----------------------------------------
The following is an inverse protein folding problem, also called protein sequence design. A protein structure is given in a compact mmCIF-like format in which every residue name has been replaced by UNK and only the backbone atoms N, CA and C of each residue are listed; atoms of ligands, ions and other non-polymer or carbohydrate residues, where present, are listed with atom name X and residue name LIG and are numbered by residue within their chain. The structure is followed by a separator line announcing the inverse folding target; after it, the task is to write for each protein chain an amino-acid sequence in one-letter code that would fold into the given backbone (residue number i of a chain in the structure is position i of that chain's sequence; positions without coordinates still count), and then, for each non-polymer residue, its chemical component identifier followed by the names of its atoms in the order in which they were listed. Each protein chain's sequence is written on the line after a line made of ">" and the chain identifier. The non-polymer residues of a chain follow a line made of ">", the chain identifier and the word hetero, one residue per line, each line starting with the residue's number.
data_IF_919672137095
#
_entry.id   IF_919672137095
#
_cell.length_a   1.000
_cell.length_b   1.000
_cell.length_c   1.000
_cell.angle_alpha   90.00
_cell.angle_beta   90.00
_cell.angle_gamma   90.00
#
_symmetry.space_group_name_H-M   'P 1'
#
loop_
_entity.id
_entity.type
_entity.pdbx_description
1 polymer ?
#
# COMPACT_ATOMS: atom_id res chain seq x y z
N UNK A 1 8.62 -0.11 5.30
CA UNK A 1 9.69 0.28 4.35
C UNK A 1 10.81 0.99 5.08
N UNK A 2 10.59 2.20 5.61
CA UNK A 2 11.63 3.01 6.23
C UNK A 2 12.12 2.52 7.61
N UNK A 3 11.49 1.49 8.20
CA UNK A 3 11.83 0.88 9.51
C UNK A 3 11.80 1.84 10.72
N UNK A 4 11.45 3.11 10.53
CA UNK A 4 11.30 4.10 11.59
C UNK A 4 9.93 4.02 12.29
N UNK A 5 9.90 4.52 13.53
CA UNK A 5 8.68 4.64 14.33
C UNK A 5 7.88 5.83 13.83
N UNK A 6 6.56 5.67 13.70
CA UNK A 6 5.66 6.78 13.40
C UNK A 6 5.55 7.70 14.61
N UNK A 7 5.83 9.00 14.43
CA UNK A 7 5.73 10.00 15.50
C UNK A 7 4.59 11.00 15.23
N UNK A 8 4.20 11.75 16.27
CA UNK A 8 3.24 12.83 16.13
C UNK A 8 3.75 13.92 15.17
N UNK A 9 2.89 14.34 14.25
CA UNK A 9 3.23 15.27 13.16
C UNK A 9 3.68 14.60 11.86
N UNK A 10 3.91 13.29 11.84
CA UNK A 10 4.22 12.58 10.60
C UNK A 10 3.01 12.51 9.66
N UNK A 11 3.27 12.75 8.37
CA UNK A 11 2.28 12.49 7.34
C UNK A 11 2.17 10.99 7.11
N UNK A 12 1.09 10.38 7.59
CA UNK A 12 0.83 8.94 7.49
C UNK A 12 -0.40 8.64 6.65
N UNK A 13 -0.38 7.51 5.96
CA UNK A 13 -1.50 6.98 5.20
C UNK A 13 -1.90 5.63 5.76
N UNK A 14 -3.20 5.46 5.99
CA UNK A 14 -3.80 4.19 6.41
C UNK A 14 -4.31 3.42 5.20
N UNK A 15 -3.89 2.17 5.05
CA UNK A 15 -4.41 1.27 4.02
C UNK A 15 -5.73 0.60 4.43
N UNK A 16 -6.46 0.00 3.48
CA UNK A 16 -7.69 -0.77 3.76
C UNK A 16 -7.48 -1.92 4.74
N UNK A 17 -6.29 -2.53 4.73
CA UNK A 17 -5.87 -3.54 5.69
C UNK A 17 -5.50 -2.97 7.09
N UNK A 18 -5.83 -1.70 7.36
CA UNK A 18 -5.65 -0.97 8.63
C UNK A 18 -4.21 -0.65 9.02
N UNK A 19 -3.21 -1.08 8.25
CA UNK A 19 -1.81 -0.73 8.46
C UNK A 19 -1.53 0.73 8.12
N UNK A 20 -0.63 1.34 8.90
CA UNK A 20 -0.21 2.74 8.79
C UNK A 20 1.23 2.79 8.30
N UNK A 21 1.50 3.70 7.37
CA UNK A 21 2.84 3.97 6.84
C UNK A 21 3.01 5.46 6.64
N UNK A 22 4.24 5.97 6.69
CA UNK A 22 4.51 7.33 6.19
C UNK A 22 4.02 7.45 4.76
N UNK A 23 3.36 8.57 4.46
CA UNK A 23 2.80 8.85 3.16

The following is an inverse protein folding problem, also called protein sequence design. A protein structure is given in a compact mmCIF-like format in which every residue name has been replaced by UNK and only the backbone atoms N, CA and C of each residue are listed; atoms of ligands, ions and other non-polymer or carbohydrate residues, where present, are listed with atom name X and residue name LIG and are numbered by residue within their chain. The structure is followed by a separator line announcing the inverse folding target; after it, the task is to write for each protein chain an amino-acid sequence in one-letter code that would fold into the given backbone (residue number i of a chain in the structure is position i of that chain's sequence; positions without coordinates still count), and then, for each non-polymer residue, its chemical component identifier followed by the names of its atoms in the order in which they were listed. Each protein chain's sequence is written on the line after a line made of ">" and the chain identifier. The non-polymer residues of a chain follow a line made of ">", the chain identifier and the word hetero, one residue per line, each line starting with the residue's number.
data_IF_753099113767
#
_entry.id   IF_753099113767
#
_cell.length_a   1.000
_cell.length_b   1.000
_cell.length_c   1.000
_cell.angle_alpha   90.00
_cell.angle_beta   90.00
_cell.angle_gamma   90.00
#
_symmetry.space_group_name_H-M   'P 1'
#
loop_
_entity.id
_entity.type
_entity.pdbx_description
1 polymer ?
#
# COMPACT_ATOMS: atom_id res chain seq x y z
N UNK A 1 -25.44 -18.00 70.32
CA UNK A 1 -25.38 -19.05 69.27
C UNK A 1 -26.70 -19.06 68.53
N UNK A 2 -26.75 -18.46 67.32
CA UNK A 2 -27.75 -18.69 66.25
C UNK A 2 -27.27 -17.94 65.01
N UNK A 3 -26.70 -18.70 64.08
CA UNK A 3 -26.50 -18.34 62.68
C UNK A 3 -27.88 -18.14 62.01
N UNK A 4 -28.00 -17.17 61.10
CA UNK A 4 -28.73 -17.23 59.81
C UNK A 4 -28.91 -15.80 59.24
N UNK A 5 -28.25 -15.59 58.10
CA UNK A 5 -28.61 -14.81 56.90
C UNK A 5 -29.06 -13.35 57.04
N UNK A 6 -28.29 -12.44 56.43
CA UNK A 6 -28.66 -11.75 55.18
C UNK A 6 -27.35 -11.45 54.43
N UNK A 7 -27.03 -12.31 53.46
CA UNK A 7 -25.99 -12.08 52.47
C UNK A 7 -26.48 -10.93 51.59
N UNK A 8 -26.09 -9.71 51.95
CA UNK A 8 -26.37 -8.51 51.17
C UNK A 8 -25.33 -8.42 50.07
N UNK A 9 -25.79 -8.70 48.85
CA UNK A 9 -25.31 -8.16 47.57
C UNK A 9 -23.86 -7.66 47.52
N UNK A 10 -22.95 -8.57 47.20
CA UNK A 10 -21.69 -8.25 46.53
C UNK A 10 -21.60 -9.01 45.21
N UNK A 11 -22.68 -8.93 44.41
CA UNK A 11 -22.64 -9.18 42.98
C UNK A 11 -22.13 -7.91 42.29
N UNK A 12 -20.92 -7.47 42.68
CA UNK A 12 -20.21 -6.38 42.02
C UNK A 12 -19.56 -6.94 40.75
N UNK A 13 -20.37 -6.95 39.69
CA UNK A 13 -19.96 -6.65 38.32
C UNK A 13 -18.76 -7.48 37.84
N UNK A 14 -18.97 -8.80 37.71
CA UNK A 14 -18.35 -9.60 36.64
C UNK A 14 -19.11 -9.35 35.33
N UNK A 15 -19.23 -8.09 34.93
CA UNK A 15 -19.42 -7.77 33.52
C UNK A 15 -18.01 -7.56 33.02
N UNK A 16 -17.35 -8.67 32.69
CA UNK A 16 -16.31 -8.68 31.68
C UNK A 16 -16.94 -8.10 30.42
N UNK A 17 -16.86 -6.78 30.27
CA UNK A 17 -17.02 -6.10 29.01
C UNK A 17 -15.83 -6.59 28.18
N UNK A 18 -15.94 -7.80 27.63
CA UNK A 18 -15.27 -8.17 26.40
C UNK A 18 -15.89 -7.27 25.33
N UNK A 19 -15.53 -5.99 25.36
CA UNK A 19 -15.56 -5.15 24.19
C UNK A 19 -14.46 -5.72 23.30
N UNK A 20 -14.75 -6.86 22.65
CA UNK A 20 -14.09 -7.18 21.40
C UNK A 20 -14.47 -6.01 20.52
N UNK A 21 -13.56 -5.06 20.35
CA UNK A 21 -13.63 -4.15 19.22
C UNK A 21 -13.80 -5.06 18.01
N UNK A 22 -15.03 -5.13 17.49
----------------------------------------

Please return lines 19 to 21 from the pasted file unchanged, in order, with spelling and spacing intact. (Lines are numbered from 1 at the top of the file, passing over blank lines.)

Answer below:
1 polymer ?
#
# COMPACT_ATOMS: atom_id res chain seq x y z